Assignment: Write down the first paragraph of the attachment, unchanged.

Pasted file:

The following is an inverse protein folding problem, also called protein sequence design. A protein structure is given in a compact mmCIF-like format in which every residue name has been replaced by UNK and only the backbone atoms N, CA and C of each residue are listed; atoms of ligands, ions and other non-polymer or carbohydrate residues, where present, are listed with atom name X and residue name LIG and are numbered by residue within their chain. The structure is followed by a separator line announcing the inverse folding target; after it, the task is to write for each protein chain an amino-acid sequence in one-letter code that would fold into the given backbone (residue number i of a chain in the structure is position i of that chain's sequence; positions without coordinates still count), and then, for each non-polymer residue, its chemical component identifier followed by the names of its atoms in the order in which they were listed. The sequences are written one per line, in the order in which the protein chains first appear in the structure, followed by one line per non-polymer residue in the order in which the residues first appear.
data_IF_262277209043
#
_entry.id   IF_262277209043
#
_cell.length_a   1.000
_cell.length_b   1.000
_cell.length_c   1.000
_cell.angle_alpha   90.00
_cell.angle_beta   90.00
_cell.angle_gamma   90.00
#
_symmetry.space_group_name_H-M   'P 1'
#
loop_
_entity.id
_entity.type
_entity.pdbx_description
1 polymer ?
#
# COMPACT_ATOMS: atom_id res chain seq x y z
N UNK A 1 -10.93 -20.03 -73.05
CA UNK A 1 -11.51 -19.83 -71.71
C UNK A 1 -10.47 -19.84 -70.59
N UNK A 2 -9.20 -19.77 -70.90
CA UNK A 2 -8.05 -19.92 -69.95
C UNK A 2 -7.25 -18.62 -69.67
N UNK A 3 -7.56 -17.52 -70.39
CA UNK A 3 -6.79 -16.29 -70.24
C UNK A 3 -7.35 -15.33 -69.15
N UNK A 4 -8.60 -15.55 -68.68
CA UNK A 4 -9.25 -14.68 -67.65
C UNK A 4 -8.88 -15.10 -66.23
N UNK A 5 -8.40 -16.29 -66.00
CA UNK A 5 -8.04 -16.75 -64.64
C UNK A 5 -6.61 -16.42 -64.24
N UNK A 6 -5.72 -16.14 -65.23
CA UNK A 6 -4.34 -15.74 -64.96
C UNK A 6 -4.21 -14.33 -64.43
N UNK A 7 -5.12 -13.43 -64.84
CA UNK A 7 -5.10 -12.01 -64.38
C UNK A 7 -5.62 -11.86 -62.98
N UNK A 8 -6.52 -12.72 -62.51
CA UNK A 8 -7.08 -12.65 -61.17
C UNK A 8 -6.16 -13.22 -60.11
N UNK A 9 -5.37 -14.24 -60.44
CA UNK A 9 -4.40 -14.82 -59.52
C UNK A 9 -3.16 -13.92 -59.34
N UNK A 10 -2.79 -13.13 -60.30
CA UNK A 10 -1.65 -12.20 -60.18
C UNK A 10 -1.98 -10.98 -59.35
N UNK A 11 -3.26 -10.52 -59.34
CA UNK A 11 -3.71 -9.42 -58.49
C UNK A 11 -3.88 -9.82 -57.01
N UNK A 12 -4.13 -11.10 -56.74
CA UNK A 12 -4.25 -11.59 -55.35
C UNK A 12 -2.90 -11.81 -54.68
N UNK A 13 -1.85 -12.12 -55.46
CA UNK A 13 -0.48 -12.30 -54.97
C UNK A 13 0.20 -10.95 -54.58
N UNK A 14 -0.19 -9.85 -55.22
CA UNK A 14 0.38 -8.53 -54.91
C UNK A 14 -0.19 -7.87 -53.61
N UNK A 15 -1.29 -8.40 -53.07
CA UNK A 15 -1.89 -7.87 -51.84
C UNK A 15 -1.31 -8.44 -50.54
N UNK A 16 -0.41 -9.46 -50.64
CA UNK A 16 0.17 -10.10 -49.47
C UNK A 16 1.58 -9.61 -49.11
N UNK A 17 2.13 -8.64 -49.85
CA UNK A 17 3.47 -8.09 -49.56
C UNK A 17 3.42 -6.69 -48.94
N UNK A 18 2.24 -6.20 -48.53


The following is an inverse protein folding problem, also called protein sequence design. A protein structure is given in a compact mmCIF-like format in which every residue name has been replaced by UNK and only the backbone atoms N, CA and C of each residue are listed; atoms of ligands, ions and other non-polymer or carbohydrate residues, where present, are listed with atom name X and residue name LIG and are numbered by residue within their chain. The structure is followed by a separator line announcing the inverse folding target; after it, the task is to write for each protein chain an amino-acid sequence in one-letter code that would fold into the given backbone (residue number i of a chain in the structure is position i of that chain's sequence; positions without coordinates still count), and then, for each non-polymer residue, its chemical component identifier followed by the names of its atoms in the order in which they were listed. The sequences are written one per line, in the order in which the protein chains first appear in the structure, followed by one line per non-polymer residue in the order in which the residues first appear.